No wonder some Christians are against the EU Constitution

26 April 2005

No wonder some Christians are against the EU Constitution

Minister of Justice Piet Hein Donner is, as a Christian, is in favour of the Constitution and is disappointed that the small political party, the Christian Union, is against. SP Member of Parliament Harry van Bommel does not share Mr Donner's feelings: he finds it quite understandable that many Christians want nothing to do with the proposal.

According to Mr Donner, writing in this paper (Nederlands Dagblad) a few days ago, the 'C' in the name of his party, the CDA (Christian Democrats) implies that Christians will be voting for the European Constitution. This is a remarkable assertion in view of the fact that many Christians, including members of the CDA, have every reason to vote against.

St Paul

Minister Donner defended his statement before Parliament with a reference to St Paul and took as his starting point the idea “that we need government in order to escape the powerlessness in which we would otherwise find ourselves.” Of course, Paul in his Epistle to the Romans is clear about obedience to authority and states that “the powers that be are ordained by God.” The government is in this worldview a servant of God, dedicated to the good.

If that was all there was to be said of the matter, it would be impossible to explain why so many Christians are against the Constitution. Not only are the Christian Union and (another small Christian party) the SGP actively campaigning against the Constitution, but according to the poll conducted by Maurice de Hond on 6 April, 42% of CDA voters will vote No on June 1. Are these Christians as errant as myself or have they, on the basis of a conviction as religious as the minister's own, decided that there are good reasons not to want this Constitution?

The proposed Constitution is an important step on the way to a United States of Europe. Yet do we really, with no European state and no 'European people', need a Constitution? There is, moreover, no European government and Mr Donner's reference to Paul's ideas regarding authority is therefore misplaced. In 'A missed chance for Europe', the Christian Union senator Eimert Van Middelkoop clearly states that acceptance of the Constitution “would mark a decisive orientation towards the political primacy of the Union over the right to independence of the member states.” Happily, this is still not quite the case. The only true authority recognised in our country is that of our government, operating under the constraint of Parliament's lower house. As far as I can see, this remains for the time being the case, and no further competences should be transferred from the member states to the seriously defective democracy in Brussels.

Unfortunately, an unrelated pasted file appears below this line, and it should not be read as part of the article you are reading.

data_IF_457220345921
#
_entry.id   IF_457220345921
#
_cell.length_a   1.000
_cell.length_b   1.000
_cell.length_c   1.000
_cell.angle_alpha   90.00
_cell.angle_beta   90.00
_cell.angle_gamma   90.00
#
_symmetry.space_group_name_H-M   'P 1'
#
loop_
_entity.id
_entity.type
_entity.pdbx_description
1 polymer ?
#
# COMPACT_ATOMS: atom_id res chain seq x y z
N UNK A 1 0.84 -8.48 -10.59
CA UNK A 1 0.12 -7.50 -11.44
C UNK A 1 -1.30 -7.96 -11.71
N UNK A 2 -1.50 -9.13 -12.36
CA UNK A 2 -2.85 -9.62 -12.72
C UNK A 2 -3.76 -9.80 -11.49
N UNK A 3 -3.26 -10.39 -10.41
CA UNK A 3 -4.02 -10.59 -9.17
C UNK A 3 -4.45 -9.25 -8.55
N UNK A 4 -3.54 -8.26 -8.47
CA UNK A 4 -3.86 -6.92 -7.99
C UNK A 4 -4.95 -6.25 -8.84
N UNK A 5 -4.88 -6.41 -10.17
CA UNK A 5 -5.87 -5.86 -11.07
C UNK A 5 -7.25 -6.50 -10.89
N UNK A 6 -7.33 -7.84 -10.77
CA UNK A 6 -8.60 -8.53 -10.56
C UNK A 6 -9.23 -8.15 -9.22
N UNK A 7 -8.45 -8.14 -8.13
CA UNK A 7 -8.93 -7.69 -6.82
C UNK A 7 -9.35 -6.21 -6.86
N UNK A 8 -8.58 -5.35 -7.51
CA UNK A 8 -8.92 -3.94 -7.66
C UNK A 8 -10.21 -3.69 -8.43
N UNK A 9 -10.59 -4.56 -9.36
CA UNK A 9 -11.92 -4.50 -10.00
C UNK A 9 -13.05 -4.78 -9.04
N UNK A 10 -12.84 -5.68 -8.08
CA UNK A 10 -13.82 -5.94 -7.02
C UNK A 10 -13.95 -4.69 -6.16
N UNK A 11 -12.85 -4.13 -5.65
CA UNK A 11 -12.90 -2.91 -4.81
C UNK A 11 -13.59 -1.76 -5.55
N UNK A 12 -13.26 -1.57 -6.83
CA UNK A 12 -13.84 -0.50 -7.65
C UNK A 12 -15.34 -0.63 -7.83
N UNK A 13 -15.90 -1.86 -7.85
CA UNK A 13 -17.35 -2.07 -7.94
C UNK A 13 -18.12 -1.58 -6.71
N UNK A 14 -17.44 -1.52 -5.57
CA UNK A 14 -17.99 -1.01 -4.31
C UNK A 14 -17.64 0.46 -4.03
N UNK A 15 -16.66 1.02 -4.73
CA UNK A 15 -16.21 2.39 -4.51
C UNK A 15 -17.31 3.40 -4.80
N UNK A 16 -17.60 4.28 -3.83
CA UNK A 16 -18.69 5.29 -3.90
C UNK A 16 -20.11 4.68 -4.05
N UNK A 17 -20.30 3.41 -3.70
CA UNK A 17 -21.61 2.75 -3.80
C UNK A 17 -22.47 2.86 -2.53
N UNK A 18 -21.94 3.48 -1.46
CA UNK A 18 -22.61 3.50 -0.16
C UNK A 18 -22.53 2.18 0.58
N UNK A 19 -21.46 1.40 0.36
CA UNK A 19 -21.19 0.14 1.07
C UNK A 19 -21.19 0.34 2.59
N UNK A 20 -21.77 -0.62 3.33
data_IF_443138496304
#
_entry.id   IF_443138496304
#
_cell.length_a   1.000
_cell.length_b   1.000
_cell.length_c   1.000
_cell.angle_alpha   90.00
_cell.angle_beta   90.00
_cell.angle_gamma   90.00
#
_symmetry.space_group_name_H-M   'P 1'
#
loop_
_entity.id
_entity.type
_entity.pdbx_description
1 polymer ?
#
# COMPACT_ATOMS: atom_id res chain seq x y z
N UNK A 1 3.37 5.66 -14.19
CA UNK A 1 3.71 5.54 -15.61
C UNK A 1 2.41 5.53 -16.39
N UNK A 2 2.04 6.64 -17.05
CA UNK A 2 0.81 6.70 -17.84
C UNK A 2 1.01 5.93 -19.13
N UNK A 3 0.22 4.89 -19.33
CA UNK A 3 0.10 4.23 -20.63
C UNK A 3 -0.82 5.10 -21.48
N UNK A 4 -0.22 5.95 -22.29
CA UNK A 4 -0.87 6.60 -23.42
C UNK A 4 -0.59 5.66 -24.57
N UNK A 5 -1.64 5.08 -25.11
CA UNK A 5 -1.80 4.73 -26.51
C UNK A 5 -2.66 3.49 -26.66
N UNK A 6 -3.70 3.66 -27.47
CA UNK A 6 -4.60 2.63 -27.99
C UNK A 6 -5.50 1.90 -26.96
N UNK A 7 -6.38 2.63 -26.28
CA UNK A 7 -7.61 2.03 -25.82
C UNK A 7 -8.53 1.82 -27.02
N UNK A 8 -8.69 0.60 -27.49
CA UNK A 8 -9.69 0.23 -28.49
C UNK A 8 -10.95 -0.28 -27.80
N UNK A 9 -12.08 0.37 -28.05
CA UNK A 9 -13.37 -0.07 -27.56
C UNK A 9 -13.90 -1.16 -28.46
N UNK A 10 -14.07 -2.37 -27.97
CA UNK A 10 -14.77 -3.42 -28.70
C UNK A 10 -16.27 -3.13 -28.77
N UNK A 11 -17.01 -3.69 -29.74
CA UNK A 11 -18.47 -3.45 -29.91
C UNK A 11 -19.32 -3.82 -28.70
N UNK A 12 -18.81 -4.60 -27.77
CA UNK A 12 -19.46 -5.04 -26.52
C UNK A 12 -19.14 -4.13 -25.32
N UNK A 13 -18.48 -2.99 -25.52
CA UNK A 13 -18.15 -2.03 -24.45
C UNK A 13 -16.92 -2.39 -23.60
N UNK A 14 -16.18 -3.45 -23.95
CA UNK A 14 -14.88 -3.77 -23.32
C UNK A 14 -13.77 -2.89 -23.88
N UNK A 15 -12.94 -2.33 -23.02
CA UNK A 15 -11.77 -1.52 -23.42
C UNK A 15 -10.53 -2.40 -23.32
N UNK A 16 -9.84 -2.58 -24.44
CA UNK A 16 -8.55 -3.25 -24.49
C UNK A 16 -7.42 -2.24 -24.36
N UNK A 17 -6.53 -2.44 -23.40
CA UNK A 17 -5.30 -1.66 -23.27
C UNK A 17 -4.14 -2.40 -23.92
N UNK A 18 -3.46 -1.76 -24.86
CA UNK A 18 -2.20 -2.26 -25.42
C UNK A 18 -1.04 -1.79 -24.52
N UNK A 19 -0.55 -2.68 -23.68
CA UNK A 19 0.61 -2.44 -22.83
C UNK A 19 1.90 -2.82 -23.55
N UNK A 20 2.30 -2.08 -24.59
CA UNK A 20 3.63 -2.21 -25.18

A second major objection to this Constitution concerns its neoliberal character and the trust it places in the market as a regulatory mechanism. The huge, socially divisive executive salaries paid, for example, by electricity companies, are a direct consequence of the liberalisation of the market. The CDA is to be congratulated on its criticism of these inflated salaries, but it would be better if it were willing to identify and name their cause. This Constitution paves the way for further liberalisation, especially, if one reads Article 147, of service industries. In France there is something approaching a popular uprising against plans by ex-Commissioner Bolkenstein to liberalise this sector. Oddly enough there has been little discussion of this in the Netherlands, but it is still not too late.


A final important reason to vote against this Constitution can be found in the passage concerning military affairs. This states that member states must gradually improve their military capacity and that a European Defence Agency shall be established. A newly created Minister for Foreign Affairs will have the power to propose the dispatch of military forces. In this way, a new military structure will be established, paralleling NATO. The European Parliament will have no influence on the leadership of this structure, having no more than the right of “consultation” in relation to these aspects of the common security and defence policy.

In my frequent cooperation with organisations such as Kerk en Vrede (Church and Peace), Pax Christi and the International Christian Union, I seldom meet Christians who support the creation of uncontrollable military organisations which have the power and the resources to launch violent actions. For Christians there is thus every reason to vote against this Constitution. Mr Donner, as I have demonstrated, uses a reference to the words of St Paul in a wholly misleading way.

This is translated from an article which first appeared in the the Nederlands Dagblad, 26 April 2005.

You are here